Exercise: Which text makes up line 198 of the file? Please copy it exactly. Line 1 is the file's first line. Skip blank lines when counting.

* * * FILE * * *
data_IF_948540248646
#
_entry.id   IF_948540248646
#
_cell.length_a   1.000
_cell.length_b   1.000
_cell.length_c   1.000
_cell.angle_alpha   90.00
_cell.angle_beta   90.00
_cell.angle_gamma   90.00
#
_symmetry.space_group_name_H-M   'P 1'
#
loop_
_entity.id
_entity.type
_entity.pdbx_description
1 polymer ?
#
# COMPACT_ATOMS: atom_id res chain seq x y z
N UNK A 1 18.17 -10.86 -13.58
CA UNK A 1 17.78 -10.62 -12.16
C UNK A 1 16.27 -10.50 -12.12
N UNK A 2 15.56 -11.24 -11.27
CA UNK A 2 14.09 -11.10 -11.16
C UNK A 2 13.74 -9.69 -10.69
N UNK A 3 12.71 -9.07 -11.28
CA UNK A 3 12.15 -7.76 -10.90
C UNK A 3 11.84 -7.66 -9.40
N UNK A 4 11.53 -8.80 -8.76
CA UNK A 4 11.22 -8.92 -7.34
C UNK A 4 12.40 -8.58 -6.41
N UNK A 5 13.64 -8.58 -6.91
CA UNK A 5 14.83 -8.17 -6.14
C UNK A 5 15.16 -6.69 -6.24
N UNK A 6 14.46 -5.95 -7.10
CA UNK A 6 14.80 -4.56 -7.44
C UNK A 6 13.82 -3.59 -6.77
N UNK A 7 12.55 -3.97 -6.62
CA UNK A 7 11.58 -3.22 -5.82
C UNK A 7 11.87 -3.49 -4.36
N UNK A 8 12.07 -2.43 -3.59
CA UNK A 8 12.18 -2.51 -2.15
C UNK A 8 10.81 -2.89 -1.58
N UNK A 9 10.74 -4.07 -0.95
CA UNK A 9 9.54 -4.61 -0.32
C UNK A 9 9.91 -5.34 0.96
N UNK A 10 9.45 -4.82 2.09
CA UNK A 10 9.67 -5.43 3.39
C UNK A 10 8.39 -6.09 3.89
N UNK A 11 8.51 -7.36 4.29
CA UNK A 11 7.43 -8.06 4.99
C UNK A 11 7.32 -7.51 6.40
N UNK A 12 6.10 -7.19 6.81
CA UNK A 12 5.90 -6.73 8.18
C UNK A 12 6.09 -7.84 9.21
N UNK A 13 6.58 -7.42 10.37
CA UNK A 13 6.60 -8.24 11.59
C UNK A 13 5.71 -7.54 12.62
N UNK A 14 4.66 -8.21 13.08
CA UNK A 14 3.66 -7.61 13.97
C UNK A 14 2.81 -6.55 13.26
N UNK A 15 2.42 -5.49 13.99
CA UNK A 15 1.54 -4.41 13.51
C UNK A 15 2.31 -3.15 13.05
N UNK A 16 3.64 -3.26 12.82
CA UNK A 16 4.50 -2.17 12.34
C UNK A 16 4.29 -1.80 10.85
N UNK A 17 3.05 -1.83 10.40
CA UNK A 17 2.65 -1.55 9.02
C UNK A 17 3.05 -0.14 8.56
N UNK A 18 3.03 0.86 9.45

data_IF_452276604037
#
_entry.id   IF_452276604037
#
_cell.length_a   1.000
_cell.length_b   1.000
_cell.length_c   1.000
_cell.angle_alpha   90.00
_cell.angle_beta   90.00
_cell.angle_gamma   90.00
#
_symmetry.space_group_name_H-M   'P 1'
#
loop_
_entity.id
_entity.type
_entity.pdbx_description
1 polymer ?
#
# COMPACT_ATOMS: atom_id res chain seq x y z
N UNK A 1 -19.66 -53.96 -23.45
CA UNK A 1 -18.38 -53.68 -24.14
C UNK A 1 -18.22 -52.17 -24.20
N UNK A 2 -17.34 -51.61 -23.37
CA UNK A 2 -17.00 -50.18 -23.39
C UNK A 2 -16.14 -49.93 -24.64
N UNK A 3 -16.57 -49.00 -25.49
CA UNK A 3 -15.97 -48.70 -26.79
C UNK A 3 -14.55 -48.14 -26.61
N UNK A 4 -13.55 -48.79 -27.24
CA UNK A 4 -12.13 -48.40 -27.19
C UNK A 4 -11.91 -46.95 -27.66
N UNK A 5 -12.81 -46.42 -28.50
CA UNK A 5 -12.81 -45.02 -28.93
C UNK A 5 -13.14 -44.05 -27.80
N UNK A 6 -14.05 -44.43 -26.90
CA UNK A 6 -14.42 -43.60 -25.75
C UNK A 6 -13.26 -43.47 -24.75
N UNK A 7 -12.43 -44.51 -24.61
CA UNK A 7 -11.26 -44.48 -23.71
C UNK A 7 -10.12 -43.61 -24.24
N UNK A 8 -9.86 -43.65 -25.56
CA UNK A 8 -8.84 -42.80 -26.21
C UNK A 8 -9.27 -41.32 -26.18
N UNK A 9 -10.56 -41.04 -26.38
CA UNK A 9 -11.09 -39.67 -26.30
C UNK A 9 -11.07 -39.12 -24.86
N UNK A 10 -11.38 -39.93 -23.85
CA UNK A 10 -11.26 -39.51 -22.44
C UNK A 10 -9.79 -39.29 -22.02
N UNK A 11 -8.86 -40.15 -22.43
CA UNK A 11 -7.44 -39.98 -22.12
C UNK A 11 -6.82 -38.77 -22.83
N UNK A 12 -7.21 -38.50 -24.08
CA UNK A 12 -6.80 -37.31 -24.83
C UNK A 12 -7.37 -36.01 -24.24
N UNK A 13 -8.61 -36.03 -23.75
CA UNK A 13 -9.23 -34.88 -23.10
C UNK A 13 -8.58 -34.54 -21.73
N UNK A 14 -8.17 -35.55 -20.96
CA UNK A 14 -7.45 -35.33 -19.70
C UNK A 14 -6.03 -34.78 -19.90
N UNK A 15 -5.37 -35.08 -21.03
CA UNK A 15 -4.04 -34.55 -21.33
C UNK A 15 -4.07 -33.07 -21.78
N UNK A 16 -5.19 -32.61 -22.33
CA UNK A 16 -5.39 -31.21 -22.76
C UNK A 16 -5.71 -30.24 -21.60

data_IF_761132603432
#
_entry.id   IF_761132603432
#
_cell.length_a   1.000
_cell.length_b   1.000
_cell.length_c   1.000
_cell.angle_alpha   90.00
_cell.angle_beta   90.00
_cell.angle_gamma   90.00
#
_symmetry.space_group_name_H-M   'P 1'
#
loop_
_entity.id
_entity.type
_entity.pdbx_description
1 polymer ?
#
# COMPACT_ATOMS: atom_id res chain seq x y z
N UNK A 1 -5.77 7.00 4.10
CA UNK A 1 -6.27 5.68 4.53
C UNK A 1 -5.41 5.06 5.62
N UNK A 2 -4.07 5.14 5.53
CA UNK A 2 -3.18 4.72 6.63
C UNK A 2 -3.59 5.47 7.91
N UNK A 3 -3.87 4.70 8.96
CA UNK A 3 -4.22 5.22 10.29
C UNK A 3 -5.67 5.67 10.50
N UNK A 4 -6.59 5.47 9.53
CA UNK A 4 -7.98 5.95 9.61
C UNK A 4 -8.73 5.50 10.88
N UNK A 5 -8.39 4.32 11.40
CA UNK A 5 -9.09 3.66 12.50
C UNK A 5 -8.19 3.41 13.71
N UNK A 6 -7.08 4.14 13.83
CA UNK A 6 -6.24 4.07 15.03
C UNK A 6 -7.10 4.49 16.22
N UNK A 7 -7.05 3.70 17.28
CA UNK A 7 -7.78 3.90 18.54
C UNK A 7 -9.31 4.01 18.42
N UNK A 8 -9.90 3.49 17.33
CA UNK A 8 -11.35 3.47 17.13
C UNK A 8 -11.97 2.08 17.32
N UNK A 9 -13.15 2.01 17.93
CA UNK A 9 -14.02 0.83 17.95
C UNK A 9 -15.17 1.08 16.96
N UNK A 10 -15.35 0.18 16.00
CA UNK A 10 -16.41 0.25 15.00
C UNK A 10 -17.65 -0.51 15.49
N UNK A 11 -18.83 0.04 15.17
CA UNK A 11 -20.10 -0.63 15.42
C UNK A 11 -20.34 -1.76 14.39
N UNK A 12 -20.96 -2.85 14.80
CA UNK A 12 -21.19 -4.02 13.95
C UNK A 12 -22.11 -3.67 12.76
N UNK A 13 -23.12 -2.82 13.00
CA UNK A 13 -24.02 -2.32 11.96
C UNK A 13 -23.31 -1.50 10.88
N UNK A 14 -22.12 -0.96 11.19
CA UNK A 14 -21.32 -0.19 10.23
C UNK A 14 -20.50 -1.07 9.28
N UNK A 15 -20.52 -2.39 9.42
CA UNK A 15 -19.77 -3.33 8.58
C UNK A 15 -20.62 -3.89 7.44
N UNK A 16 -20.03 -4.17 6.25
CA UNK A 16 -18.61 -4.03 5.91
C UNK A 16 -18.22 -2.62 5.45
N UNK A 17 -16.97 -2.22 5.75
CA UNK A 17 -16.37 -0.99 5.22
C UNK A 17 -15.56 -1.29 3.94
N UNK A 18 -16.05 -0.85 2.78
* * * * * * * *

CA UNK A 13 -24.02 -2.32 11.96